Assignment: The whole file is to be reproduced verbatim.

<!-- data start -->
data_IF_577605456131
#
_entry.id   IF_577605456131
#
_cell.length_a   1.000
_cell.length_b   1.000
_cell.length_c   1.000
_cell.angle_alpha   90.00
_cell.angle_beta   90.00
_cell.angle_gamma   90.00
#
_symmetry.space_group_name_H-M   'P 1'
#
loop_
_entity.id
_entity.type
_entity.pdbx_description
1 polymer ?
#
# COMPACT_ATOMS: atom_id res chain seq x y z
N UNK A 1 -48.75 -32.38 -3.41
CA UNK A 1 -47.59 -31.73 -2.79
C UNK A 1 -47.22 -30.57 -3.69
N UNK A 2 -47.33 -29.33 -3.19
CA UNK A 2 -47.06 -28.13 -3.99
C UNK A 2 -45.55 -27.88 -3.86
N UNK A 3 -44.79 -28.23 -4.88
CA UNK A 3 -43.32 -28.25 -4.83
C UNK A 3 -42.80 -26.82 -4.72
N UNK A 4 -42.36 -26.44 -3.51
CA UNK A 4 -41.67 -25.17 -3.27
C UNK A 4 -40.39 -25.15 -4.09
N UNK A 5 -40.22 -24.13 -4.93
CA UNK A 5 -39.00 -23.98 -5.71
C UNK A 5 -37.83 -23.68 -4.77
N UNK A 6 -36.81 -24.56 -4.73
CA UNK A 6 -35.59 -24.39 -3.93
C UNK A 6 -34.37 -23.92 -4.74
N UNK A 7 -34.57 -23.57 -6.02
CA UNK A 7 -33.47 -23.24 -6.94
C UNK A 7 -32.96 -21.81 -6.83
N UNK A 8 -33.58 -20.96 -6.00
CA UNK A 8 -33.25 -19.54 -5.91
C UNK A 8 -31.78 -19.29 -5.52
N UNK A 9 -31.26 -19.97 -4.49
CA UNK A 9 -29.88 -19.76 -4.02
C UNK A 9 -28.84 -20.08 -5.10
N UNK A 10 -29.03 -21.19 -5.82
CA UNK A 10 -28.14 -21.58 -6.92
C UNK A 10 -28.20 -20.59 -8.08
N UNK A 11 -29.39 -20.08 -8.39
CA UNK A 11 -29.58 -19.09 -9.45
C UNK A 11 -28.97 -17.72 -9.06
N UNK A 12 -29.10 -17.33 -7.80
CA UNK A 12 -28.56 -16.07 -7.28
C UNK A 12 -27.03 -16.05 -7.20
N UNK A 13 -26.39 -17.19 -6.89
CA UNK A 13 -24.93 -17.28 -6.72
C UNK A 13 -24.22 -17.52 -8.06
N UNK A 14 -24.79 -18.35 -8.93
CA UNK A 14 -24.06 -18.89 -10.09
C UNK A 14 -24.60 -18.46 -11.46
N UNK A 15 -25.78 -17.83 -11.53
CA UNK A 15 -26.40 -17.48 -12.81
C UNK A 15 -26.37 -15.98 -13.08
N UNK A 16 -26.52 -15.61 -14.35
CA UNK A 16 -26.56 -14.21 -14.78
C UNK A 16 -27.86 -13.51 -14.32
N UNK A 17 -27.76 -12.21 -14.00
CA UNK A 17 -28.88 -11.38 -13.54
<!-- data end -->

data_IF_577605456131
#
_entry.id   IF_577605456131
#
_cell.length_a   1.000
_cell.length_b   1.000
_cell.length_c   1.000
_cell.angle_alpha   90.00
_cell.angle_beta   90.00
_cell.angle_gamma   90.00
#
_symmetry.space_group_name_H-M   'P 1'
#
loop_
_entity.id
_entity.type
_entity.pdbx_description
1 polymer ?
#
# COMPACT_ATOMS: atom_id res chain seq x y z
N UNK A 1 -48.75 -32.38 -3.41
CA UNK A 1 -47.59 -31.73 -2.79
C UNK A 1 -47.22 -30.57 -3.69
N UNK A 2 -47.33 -29.33 -3.19
CA UNK A 2 -47.06 -28.13 -3.99
C UNK A 2 -45.55 -27.88 -3.86
N UNK A 3 -44.79 -28.23 -4.88
CA UNK A 3 -43.32 -28.25 -4.83
C UNK A 3 -42.80 -26.82 -4.72
N UNK A 4 -42.36 -26.44 -3.51
CA UNK A 4 -41.67 -25.17 -3.27
C UNK A 4 -40.39 -25.15 -4.09
N UNK A 5 -40.22 -24.13 -4.93
CA UNK A 5 -39.00 -23.98 -5.71
C UNK A 5 -37.83 -23.68 -4.77
N UNK A 6 -36.81 -24.56 -4.73
CA UNK A 6 -35.59 -24.39 -3.93
C UNK A 6 -34.37 -23.92 -4.74
N UNK A 7 -34.57 -23.57 -6.02
CA UNK A 7 -33.47 -23.24 -6.94
C UNK A 7 -32.96 -21.81 -6.83
N UNK A 8 -33.58 -20.96 -6.00
CA UNK A 8 -33.25 -19.54 -5.91
C UNK A 8 -31.78 -19.29 -5.52
N UNK A 9 -31.26 -19.97 -4.49
CA UNK A 9 -29.88 -19.76 -4.02
C UNK A 9 -28.84 -20.08 -5.10
N UNK A 10 -29.03 -21.19 -5.82
CA UNK A 10 -28.14 -21.58 -6.92
C UNK A 10 -28.20 -20.59 -8.08
N UNK A 11 -29.39 -20.08 -8.39
CA UNK A 11 -29.58 -19.09 -9.45
C UNK A 11 -28.97 -17.72 -9.06
N UNK A 12 -29.10 -17.33 -7.80
CA UNK A 12 -28.56 -16.07 -7.28
C UNK A 12 -27.03 -16.05 -7.20
N UNK A 13 -26.39 -17.19 -6.89
CA UNK A 13 -24.93 -17.28 -6.72
C UNK A 13 -24.22 -17.52 -8.06
N UNK A 14 -24.79 -18.35 -8.93
CA UNK A 14 -24.06 -18.89 -10.09
C UNK A 14 -24.60 -18.46 -11.46
N UNK A 15 -25.78 -17.83 -11.53
CA UNK A 15 -26.40 -17.48 -12.81
C UNK A 15 -26.37 -15.98 -13.08
N UNK A 16 -26.52 -15.61 -14.35
CA UNK A 16 -26.56 -14.21 -14.78
C UNK A 16 -27.86 -13.51 -14.32
N UNK A 17 -27.76 -12.21 -14.00
CA UNK A 17 -28.88 -11.38 -13.54